You rely a lot on your ears when doing bird surveys, especially in the summertime. Thick foliage obstructs views, females are tending nests or young, and unless they are singing from an exposed perch, males may be hard to locate as well. Listening carefully for songs or call notes usually allows a patient observer to verify an identification, or recognize a behavior that provides confirmation of nesting (in my case, for a state breeding bird atlas project).
Some birds you just hardly ever see, no matter how long-fused you are waiting around checking out the shrubbery. I’ve encountered several of these enigmatic species so far this breeding season. They are disparate, unrelated birds, similar only in their sneaky, furtive ways. Here’s a (figurative) look at one of these surreptitious species. (Part 2 here)
Yellow-billed Cuckoos (Coccyzus americanus) are forest ghosts, detectable by their guttural, hollow, just-downright-strange call: ka-ka-ka-ka-kow-kow-kow-kow-kowlp-kowlp. It’s hard to tell if they are near or far. There sure seem to be a lot of them around this year. I think this may be because they had a bumper year for reproduction in 2004 due to the emergence of Brood X of the periodical cicada in this region. Cuckoos specialize in large insect prey (and hairy caterpillars like tent caterpillars and gypsy moths), responding to an abundant supply by laying more eggs. They are not obligate brood parasites like Old World cuckoos. Usually, they raise their own young, but sometimes lay their eggs in the nests of other cuckoos, and occasionally other species. Prey abundance may trigger this behavior. Sometimes. Or not. This is a bird that doesn’t easily give up its secrets.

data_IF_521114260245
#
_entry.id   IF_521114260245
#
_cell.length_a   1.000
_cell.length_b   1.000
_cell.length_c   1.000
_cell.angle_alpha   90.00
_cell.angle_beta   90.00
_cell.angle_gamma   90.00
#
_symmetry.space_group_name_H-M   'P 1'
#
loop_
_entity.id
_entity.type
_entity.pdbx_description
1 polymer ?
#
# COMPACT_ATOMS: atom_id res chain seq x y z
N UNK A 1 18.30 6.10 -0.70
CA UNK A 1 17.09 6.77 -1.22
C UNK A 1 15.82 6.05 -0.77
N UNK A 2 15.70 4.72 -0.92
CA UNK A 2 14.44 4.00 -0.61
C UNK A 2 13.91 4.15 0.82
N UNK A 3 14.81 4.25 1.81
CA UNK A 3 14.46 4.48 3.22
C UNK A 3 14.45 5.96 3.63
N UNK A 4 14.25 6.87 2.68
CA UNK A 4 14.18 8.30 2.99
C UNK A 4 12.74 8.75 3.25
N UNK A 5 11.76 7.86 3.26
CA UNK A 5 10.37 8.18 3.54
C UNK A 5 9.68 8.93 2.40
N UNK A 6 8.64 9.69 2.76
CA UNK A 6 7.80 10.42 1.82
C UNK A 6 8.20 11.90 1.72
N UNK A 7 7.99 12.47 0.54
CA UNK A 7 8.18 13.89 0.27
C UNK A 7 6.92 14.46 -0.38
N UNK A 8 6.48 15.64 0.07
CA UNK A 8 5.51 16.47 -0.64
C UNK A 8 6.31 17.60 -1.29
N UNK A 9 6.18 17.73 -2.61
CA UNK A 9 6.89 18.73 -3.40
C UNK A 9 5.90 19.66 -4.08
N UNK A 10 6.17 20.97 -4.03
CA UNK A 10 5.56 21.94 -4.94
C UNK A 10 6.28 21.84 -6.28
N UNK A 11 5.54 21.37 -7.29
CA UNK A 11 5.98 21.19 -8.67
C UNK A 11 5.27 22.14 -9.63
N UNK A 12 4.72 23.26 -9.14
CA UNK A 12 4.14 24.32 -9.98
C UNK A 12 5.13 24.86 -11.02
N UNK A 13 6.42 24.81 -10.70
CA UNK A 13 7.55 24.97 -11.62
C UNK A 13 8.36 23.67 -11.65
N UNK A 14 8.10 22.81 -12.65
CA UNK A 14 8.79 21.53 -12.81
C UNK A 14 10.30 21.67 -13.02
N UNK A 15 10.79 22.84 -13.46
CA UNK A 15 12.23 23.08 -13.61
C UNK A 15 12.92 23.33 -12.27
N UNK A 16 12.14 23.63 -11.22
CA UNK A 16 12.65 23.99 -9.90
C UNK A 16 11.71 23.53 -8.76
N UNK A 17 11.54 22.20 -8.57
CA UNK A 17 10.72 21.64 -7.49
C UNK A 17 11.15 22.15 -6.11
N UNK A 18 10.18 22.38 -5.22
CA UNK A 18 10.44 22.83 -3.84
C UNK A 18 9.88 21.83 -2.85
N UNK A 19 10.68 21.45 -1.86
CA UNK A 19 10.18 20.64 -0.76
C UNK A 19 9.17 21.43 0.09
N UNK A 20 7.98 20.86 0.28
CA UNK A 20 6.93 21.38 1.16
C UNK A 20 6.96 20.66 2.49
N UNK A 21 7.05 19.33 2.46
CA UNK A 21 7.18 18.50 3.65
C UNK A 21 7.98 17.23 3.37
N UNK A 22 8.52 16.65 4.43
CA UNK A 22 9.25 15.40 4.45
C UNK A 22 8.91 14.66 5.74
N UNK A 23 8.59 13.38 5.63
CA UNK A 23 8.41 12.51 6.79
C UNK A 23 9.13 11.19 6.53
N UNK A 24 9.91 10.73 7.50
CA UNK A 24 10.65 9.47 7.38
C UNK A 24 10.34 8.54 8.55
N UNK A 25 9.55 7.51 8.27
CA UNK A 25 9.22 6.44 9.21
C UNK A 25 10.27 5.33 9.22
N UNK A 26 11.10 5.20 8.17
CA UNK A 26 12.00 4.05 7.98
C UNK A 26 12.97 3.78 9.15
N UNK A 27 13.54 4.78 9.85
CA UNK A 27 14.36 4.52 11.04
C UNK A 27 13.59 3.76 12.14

One aspect of cuckoo development is well-documented, however. The chicks have exploding feathers. Yellow-billed Cuckoos have one of the speediest breeding cycles in the avian world, only 17 days from the eggs hitting the nest to the young ones leaving it. A week after hatching, chicks are covered in long “pin feathers,” growing feathers encased in sheaths*. All at once, the feathers begin erupting from their sheaths and presto! The bird is fully feathered in about two hours. A correspondent to Bent’s Life Histories of North American Birds reported in wonder: “This process took place with such rapidity that it reminded me of the commotion in a corn popper or a rapidly blooming flower.”
When they know they are being observed, Yellow-billed Cuckoos tend to stop moving and arch their backs to conceal their white underparts. I have a lot of territory to cover doing my atlas work, so I have yet to even spend the time really trying to see a cuckoo, much less find a nest. But bursting baby feathers! Next time I hear the wooden notes of the Rain Crow, somewhere in the woods, I may try to stalk this skulking bird.
Or at least listen for a quiet series of little explosions, the repercussions of popping plumage.
*Pin feathers look kind of like aglets, which are the things at the ends of shoelaces.